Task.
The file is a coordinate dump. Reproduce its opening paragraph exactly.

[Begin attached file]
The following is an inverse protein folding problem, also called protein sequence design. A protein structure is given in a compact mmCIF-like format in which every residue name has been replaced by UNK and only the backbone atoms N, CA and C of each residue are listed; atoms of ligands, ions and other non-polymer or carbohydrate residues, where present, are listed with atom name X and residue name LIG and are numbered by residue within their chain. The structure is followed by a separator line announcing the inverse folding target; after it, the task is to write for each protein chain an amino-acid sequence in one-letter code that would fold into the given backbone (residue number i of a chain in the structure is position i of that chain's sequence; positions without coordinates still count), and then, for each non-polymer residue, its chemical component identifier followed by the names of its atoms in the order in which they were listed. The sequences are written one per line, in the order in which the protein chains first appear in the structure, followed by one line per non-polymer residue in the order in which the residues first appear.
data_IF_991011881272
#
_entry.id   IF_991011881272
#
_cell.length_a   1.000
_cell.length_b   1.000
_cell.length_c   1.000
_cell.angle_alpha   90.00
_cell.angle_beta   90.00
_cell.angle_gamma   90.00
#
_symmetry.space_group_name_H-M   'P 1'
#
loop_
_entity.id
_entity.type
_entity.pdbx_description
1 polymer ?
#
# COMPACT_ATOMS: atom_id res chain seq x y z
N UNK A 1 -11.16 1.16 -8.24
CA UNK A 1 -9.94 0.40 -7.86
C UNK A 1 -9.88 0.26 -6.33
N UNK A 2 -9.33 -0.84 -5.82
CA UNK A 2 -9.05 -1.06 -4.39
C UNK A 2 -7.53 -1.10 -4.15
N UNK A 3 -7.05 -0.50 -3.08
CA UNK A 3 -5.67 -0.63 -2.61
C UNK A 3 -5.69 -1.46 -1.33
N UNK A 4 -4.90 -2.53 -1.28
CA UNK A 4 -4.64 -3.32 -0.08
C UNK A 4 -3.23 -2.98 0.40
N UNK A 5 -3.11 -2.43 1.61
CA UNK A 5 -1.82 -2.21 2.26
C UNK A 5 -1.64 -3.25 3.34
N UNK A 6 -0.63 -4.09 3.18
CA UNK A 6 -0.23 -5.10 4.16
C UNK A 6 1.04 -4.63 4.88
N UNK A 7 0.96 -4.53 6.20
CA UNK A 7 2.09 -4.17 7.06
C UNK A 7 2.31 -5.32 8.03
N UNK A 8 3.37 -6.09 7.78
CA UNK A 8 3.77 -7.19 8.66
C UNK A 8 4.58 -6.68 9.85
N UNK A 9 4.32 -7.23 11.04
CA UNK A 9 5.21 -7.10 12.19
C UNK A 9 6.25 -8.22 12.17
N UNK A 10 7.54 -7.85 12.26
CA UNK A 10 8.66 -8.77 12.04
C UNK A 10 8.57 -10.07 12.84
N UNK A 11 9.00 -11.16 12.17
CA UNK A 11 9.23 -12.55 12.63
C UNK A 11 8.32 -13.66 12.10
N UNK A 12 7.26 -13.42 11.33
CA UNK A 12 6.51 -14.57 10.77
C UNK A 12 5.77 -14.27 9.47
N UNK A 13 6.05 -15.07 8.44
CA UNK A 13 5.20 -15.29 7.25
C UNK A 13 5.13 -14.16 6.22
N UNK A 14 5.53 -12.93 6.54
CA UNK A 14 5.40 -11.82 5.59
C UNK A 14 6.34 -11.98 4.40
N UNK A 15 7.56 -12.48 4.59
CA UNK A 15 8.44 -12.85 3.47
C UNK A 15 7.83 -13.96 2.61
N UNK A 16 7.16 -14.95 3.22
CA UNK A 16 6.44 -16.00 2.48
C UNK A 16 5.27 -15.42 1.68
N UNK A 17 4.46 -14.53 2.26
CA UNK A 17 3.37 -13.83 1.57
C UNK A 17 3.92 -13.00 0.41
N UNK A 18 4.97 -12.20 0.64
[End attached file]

The following is an inverse protein folding problem, also called protein sequence design. A protein structure is given in a compact mmCIF-like format in which every residue name has been replaced by UNK and only the backbone atoms N, CA and C of each residue are listed; atoms of ligands, ions and other non-polymer or carbohydrate residues, where present, are listed with atom name X and residue name LIG and are numbered by residue within their chain. The structure is followed by a separator line announcing the inverse folding target; after it, the task is to write for each protein chain an amino-acid sequence in one-letter code that would fold into the given backbone (residue number i of a chain in the structure is position i of that chain's sequence; positions without coordinates still count), and then, for each non-polymer residue, its chemical component identifier followed by the names of its atoms in the order in which they were listed. The sequences are written one per line, in the order in which the protein chains first appear in the structure, followed by one line per non-polymer residue in the order in which the residues first appear.